# Trying to transform a Riemann-sum-like expression into an integral

This question comes from curiosity. I know that, in general:

$$\lim_{n\to\infty}\frac1n\sum_{k=0}^n f(k/n)=\int_0^1 f(x)\,\mathrm dx\tag1$$

Then I have this expression

$$\lim_{n\to\infty}\frac1{n^2}\sum_{k=1}^nk^{1+\frac1k}\tag2$$

I know, by other methods, that the value of $(2)$ is $1/2$, but Im interested to know if its possible (or someone know how) to transform this Riemann-sum-like in an integral of Riemann for some appropriated $f$.

Indeed Im interested too to know some reference about this topic (if it exists).

• The limits for the sum should probably be $k=1$ to $n$ since there is the $\frac1k$. – Math1000 Nov 3 '17 at 4:51
• @Math1000 yes, fixed. Thank you. – Masacroso Nov 3 '17 at 4:53

## 3 Answers

You may take a look at Theorem 1 given in A Generalization of Riemann Sums by Omran Kouba. In your case, take $a_k=k^{1/k}$, $f(x)=x$, $\alpha=1$, and $L=1$ (see Showing $\sum_{k=1}^{n} k^{1/k}\sim n$), then $$\lim_{n\to\infty}\frac1{n^2}\sum_{k=1}^nk^{1+\frac1k}= \lim_{n\to\infty}\frac1{n^{\alpha}}\sum_{k=1}^n f(k/n)a_k=L\int_0^1 \alpha x^{\alpha-1}f(x)\,dx=\int_0^1 xdx=\frac{1}{2}.$$ More generally, by taking $f(x)=x^m$ we have that $$\lim_{n\to\infty}\frac1{n^{m+1}}\sum_{k=1}^nk^{m+\frac1k}= \lim_{n\to\infty}\frac1{n^{\alpha}}\sum_{k=1}^n f(k/n)a_k=L\int_0^1 \alpha x^{\alpha-1}f(x)\,dx=\frac{1}{m+1}.$$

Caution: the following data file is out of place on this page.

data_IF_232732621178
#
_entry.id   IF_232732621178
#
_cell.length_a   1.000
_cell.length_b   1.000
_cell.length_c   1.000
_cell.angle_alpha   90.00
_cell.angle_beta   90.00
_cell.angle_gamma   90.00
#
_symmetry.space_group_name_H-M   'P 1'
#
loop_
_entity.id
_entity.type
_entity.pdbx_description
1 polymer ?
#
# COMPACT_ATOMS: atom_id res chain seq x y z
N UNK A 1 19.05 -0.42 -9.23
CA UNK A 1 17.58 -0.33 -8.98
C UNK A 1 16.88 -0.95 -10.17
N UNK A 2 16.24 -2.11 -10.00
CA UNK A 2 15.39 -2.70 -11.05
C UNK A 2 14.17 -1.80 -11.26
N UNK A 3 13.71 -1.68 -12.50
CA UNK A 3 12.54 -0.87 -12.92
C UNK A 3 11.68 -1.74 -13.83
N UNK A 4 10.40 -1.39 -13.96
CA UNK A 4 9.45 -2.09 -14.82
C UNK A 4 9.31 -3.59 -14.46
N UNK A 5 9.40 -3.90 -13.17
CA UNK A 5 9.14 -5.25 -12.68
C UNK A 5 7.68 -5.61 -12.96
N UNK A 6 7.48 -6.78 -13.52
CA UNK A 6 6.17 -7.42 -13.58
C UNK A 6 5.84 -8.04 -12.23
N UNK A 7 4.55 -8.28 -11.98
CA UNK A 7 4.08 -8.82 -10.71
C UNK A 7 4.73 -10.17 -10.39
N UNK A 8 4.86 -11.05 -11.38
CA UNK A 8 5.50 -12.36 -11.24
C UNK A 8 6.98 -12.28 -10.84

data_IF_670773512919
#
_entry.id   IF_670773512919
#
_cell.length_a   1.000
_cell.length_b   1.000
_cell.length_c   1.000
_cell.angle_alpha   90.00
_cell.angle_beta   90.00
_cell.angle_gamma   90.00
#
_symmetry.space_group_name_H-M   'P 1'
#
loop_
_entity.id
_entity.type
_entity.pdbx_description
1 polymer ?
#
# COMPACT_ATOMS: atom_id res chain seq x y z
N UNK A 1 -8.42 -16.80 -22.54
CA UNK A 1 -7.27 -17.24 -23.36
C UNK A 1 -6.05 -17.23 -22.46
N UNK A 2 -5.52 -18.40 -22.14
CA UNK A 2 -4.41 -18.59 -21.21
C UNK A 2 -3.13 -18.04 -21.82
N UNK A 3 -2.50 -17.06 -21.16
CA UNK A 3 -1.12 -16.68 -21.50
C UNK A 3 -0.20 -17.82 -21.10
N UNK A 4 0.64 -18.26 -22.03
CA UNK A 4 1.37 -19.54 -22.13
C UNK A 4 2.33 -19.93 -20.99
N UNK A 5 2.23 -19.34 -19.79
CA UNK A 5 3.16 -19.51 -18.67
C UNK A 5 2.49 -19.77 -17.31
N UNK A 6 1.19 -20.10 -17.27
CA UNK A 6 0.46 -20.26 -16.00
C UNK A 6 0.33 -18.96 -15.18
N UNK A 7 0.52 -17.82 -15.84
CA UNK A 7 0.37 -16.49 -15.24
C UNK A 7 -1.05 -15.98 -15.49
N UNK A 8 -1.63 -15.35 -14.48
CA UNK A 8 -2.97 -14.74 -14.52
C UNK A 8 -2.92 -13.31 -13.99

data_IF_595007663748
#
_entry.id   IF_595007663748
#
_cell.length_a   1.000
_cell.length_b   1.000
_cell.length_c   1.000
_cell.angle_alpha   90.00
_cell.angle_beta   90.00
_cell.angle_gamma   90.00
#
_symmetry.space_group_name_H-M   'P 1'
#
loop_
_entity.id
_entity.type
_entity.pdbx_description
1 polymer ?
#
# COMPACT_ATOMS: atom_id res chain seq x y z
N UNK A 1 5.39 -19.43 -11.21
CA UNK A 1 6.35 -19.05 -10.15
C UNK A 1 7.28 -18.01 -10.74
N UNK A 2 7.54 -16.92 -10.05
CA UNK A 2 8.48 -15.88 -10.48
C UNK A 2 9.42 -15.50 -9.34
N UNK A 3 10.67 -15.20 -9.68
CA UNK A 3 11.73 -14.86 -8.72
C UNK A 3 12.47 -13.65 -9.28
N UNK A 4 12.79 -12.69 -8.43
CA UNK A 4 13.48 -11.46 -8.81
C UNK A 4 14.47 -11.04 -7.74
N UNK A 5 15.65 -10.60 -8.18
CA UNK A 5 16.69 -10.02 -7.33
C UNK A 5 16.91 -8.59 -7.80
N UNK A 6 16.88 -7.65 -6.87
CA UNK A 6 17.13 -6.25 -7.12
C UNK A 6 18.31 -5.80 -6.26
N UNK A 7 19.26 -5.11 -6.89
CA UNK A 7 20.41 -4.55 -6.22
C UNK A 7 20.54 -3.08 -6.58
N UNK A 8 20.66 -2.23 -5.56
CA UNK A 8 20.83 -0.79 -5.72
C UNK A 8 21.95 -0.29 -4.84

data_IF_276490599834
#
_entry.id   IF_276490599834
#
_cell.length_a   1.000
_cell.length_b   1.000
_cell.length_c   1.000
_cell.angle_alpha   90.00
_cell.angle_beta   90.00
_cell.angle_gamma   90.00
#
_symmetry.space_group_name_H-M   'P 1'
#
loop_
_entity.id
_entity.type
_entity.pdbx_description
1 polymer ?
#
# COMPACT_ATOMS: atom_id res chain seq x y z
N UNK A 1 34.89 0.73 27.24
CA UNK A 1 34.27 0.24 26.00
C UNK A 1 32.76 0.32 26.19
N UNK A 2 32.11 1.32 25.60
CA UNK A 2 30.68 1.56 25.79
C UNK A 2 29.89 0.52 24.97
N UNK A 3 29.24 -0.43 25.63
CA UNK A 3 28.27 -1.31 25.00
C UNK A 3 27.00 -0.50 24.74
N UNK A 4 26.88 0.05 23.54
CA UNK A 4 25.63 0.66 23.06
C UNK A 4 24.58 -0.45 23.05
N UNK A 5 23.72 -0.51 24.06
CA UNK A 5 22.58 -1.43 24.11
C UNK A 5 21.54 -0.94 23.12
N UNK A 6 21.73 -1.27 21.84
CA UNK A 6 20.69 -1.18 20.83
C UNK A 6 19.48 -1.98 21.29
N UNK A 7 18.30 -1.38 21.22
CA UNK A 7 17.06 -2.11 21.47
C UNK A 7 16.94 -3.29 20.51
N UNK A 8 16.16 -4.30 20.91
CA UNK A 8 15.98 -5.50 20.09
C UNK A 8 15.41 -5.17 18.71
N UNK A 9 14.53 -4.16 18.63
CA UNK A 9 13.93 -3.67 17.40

Yet another proof:

By the Cesaro-Stolz theorem, we are led to consider the limit $$\lim_n \frac{n^{1+1/n}}{n^2-(n-1)^2} = \lim_n \frac{n}{2n-1}\, n^{1/n} = \frac{1}{2}.$$ Since this limit exists, we can conclude that also the original limit exists and it is $1/2$.

I propose a direct proof.

Since $k^{1/k} > 1$ and $\lim_k k^{1/k} = 1$, given $\varepsilon > 0$ there exists $N\in\mathbb{N}$ such that $1 < k^{1/k} < 1+\varepsilon$ for every $n>N$.

Hence, for every $n>N$, we have that $$\begin{split} 0 & \leq \frac{1}{n^2}\sum_{k=1}^n k^{1+1/k} - \frac{1}{n^2}\sum_{k=1}^n k = \frac{1}{n^2}\sum_{k=1}^N (k^{1+1/k} - k) + \frac{1}{n^2}\sum_{k=N+1}^n k(k^{1/k} - 1) \\ & \leq \frac{1}{n^2}\sum_{k=1}^N (k^{1+1/k} - k) + \frac{\varepsilon}{n^2}\sum_{k=N+1}^n k \leq \frac{1}{n^2}\sum_{k=1}^N (k^{1+1/k} - k) + \frac{\varepsilon}{2}\,, \end{split}$$ so that $$0\leq \limsup_{n\to +\infty} \left(\frac{1}{n^2}\sum_{k=1}^n k^{1+1/k} - \frac{1}{n^2}\sum_{k=1}^n k\right) \leq \frac{\varepsilon}{2}\,.$$ It follows that $$\lim_{n\to+\infty} \frac{1}{n^2}\sum_{k=1}^n k^{1+1/k} = \lim_{n\to+\infty} \frac{1}{n^2}\sum_{k=1}^n k = \lim_{n\to+\infty}\frac{n(n+1)}{2n^2} = \frac{1}{2}\,.$$